Fish in an aquarium are often subjected to changes in water temperature caused by the ambient temperature of the room going up and down according to day and night cycles of your HVAC system as well as heat generated by the equipment that you are using to control the filtration and lighting systems.
Many hobbyists do not know that the temperature inversely affects the amounts of dissolved oxygen in the water. Higher temperature equals lower oxygen. Additionally, higher temperatures encourage more waste production.
Aquarium fish that receive shocks to their systems from temperature fluxuations will exhibit compromised immune systems, leaving them susceptible to parasitic and other infections such as ich.
Most novices know that they need a heater to keep the aquarium warm in an air-conditioned room or during winter cold spells (average 3-5 watts of heat per gallon of water). However, many people do not take into account the need for a chiller during the warm season, or when they are using high-powered lighting and filtering equipment.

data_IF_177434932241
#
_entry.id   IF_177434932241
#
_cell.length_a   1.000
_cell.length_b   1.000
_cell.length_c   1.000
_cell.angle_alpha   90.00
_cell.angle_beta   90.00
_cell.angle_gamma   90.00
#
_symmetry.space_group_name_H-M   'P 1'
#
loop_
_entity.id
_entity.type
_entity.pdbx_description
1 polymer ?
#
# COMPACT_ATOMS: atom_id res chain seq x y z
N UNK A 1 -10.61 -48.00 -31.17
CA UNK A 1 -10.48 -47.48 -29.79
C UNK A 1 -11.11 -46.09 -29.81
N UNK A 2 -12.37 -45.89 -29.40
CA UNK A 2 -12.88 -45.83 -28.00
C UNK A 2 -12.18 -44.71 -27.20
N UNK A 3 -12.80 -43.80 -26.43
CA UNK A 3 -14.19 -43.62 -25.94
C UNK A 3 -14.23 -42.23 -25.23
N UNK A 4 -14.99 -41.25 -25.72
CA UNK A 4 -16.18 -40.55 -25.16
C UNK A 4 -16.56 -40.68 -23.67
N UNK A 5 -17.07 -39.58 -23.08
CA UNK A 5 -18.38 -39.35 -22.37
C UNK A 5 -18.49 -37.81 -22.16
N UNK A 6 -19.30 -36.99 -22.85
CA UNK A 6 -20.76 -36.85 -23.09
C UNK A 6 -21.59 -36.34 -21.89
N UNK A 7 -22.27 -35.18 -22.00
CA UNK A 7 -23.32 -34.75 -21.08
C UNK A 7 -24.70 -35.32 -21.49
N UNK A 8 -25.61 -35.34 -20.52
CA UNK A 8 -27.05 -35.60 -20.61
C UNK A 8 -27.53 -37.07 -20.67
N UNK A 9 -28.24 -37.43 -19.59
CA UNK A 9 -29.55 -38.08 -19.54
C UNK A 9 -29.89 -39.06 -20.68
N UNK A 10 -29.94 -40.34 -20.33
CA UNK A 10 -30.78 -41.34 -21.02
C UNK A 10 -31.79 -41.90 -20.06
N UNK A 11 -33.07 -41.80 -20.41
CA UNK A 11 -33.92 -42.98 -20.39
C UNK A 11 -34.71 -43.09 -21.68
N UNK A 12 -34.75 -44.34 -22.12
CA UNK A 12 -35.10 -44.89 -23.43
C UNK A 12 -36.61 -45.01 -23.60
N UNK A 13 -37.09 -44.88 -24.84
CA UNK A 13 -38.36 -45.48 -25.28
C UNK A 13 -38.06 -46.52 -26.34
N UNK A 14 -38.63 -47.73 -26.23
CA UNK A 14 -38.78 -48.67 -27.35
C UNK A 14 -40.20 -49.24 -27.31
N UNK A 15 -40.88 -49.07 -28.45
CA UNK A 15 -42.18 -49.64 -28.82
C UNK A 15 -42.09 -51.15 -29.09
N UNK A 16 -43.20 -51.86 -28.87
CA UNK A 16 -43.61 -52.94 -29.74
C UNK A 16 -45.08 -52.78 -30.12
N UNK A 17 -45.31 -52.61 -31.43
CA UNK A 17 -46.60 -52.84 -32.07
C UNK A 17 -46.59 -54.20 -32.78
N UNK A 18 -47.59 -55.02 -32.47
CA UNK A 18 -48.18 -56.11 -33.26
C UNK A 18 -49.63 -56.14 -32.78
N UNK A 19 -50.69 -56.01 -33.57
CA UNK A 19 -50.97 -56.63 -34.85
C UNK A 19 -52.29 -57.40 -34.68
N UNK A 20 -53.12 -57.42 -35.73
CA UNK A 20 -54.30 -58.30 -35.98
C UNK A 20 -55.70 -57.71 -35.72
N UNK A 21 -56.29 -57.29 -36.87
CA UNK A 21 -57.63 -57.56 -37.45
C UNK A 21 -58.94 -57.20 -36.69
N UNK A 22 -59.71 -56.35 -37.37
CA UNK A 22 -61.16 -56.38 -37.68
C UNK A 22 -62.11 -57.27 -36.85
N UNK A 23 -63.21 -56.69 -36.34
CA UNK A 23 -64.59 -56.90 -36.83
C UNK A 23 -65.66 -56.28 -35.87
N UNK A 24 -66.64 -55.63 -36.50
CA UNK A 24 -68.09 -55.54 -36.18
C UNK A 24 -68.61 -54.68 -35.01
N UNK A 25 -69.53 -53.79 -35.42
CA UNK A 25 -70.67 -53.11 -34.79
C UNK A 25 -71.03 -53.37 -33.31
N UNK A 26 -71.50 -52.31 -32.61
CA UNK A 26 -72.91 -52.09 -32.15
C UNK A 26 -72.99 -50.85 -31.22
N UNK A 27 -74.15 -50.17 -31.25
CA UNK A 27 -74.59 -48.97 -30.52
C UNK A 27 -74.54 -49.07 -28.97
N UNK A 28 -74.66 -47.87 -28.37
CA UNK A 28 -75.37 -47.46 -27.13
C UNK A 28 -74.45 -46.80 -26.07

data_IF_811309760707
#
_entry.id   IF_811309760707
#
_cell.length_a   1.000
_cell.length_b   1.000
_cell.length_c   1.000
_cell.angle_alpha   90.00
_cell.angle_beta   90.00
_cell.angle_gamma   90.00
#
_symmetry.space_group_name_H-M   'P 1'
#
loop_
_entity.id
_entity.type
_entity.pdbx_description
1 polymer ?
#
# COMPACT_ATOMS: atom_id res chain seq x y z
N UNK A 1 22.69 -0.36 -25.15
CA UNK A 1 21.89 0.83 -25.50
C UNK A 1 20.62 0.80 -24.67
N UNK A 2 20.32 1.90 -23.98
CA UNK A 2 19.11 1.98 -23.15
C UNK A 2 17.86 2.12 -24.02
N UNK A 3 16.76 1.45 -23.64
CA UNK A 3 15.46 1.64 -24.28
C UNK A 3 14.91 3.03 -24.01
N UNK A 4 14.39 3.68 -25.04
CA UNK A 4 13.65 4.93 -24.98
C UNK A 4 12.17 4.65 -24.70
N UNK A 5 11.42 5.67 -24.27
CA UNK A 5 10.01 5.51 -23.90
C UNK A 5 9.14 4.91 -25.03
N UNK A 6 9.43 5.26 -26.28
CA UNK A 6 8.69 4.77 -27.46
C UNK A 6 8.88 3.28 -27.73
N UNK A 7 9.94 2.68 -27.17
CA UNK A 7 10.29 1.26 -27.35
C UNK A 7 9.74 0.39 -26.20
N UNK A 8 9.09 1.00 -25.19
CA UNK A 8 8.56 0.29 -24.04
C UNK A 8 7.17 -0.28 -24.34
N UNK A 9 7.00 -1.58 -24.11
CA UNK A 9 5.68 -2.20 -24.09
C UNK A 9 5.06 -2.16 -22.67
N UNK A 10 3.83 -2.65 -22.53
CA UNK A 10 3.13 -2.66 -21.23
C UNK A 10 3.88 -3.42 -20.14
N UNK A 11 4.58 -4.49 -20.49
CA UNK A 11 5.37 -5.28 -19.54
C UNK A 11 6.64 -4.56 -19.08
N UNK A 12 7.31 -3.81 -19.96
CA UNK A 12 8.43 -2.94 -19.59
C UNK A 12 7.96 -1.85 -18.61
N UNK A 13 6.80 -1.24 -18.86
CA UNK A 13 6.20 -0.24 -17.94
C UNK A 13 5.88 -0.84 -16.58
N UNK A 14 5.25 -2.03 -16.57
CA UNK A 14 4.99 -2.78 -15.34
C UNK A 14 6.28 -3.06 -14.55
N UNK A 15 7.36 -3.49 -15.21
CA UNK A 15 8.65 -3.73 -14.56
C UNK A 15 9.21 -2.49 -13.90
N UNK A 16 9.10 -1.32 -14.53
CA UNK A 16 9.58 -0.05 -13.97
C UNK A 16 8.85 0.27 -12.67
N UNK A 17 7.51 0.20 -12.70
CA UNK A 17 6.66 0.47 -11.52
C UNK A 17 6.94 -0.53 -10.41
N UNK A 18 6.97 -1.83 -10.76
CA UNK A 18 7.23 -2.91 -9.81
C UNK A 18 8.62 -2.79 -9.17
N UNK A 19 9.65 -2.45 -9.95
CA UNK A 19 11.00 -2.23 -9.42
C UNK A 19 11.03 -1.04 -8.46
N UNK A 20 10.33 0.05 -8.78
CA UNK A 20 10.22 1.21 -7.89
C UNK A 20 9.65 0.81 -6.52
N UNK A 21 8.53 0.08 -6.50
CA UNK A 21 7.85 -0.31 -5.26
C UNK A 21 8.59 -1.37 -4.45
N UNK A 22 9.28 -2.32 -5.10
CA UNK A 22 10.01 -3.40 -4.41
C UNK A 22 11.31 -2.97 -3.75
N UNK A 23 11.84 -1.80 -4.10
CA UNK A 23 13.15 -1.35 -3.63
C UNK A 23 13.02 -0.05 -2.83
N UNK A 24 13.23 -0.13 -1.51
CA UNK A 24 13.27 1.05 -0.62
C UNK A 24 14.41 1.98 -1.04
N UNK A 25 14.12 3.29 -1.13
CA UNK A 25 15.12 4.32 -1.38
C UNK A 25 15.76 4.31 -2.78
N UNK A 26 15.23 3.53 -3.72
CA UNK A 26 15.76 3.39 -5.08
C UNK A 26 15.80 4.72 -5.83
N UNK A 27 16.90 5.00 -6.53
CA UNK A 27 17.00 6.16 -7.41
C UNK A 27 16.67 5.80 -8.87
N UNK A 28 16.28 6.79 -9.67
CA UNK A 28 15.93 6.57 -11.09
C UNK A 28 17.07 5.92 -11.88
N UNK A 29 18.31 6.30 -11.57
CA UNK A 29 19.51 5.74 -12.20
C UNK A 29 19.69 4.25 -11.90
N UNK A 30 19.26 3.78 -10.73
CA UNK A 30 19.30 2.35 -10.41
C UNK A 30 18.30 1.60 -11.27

Of particular sensitivity are marine and reef tanks. Experienced aquarists agree that the only way to keep a reef tank cool while providing enough lighting for vibrant corals is to use a chiller.
Drop-in chillers are the easiest to install and need the least amount of room. In-line chillers use cooling coils much like refrigerators use. Water passes directly through them over the coils. They need special plumbing and more space.
It is best to pre-plan the addition of a chiller into your system before you set the whole thing up since the chiller itself needs significant room around it for ventilation and can actually add heat to an enclosed space. Often times, a chiller cannot be placed in a closed aquarium stand because of the amount of heat generated by the chiller itself and directly dissipated into the aquarium.
An open-backed stand can sometimes be used (depending on the size of the chiller). If necessary, put a small fan into the open-back stand to push heated air out. It should be powerful enough to send the heated air away from the area surrounding the tank. It is best mounted to send air out the side of the stand (a hole will need to be cut for this purpose) so that it does not get trapped behind the aquarium between the tank and the wall, where it will raise the water temperature anyway. Some experienced aquarists have made great use of computer fans mounted into the side walls of the stand using a small, unobtrusive hole and these tiny, powerful fans.
Set a slow water flow rate through the chiller to give the water the longest contact with the coils to cool most efficiently.